Aging

No one knows you like you know yourself so if you think your memory is slipping, you may be onto something. Self-reported memory complaints are strong predictors of clinical memory impairment later in life. 

 Richard Kryscio, PhD, Chairman of the Department of of Biostatistics and Associate Director of the Alzheimer's Disease Center at the University of Kentucky, and colleagues asked 531 people with an average age of 73 and free of dementia if they had noticed any changes in their memory in the prior year. The participants were also given annual memory and thinking tests for an average of 10 years. After death, participants' brains were examined for evidence of Alzheimer's disease.


Stroke is one of the leading causes of death worldwide and while there are obvious environmental factors such as diet, exercise and behavior, many lines of evidence suggest that the risk of stroke is heritable. Yet until now, only a small number of genes associated with stroke have been identified. 

A new study in the Journal of Clinical Investigation identifies two genes that underlie cerebral small-vessel disease (CSVD), a risk factor for stroke.

Ordan Lehmann and colleagues at the University of Alberta analyzed genome-wide association data from individuals that received brain MRI scans as part of the Cohorts for Heart and Aging Research in Genomic Epidemiology (CHARGE) study.


In the developed world, people are having fewer children and living longer and that has led to a population that is older than in the past.

On average, life expectancy in developed countries has risen at a pace of three months per year, and fertility has fallen below replacement rate in the majority of Europe and some other developed countries. Most academic discussion of this trend has so far focused on potential problems - when social security was young there were over 20 workers per retiree and now there are 3 - and that is without the entire Baby Boom being retired and incurring healthcare costs.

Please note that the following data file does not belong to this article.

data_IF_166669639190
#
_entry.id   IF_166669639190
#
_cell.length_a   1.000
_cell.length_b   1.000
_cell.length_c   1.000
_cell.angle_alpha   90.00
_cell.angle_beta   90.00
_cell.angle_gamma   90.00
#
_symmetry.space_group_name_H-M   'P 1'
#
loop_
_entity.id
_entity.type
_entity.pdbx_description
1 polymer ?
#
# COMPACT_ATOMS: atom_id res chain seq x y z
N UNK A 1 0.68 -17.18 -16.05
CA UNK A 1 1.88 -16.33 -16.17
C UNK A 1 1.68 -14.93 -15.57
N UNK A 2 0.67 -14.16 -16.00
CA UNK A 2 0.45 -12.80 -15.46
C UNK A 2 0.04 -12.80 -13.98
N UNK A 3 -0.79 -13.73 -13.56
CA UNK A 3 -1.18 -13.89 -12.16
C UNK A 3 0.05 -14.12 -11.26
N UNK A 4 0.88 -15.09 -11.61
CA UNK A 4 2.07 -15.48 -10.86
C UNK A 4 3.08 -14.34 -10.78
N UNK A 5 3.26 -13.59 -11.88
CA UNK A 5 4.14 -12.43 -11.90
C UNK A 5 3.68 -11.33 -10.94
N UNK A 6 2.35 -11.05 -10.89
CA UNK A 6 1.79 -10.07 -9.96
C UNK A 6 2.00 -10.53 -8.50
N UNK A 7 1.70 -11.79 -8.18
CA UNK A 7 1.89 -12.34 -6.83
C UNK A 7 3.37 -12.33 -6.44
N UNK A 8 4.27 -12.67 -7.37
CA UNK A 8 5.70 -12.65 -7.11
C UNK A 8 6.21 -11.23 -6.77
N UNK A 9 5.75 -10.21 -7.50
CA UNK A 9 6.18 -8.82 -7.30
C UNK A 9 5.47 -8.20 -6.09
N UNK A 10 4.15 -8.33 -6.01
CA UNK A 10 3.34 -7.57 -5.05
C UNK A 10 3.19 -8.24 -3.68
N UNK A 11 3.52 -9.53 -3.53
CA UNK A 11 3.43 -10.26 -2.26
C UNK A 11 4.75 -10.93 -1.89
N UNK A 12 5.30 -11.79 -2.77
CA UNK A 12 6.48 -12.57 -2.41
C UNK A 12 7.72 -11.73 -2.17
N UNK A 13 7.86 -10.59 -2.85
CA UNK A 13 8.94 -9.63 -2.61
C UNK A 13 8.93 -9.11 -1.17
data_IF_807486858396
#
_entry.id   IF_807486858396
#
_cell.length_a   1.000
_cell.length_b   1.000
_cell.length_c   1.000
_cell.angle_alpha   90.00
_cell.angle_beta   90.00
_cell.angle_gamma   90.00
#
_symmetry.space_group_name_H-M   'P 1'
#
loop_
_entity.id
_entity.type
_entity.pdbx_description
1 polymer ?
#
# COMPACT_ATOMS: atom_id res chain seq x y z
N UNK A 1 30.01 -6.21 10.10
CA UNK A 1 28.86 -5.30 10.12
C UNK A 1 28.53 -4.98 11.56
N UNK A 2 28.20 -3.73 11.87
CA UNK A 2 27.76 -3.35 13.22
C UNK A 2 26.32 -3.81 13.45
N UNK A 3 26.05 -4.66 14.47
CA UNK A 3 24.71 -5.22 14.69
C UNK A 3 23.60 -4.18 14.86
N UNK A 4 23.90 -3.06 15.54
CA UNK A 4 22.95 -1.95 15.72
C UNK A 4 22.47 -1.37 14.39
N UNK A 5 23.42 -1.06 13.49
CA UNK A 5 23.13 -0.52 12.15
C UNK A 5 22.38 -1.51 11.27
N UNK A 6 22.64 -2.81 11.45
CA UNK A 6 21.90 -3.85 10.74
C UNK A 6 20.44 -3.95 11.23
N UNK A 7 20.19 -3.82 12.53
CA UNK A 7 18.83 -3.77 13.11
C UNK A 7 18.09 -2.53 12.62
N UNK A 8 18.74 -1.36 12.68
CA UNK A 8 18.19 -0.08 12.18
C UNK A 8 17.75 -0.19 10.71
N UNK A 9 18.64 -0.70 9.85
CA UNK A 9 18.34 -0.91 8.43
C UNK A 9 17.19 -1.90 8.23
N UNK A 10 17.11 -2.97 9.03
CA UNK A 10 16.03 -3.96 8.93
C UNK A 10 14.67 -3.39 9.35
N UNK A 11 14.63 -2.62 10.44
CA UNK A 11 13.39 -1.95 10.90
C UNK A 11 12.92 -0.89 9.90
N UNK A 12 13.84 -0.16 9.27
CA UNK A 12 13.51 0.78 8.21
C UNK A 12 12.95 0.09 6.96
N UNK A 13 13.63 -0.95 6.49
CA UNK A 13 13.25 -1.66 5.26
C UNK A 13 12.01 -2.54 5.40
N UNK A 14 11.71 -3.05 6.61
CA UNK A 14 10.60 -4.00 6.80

Good nose. Credit:  Lowjumpingfrog, CC BY

By Joao Pedro de Magalhaes, University of Liverpool

Biologists have found that increasing the amount of the gene
AMPK
that can slow the aging process throughout the entire body when activated remotely in key organ systems.


Reducing hyperactivity in kids may be as simple as getting them out to play.

Kids are full of energy so having them trapped in a classroom all day from a young age isn't easy. For some, it is bordering on impossible and many of those have been saddled with the  Attention Deficit Hyperactivity Disorder (ADHD) label. Rather than putting kids on expensive - and in the case of Ritalin, dangerous - medications, the solution may be as simple as some play time before school starts.




With age, our cells gradually lose their capacity to repair damage, even from normal wear and tear. A new paper discusses why this decline occurs in our skeletal muscle. 

A team led by Dr. Michael Rudnicki, senior scientist at the Ottawa Hospital Research Institute and professor of medicine at the University of Ottawa, found that as muscle stem cells age, their reduced function is a result of a progressive increase in the activation of a specific signaling pathway. Such pathways transmit information to a cell from the surrounding tissue. The particular culprit identified by Dr. Rudnicki and his team is called the JAK/STAT signalling pathway.


Postmenopausal women who eat foods higher in potassium, like bananas, are less likely to have strokes and die than women who eat less potassium-rich foods, according to new research in Stroke.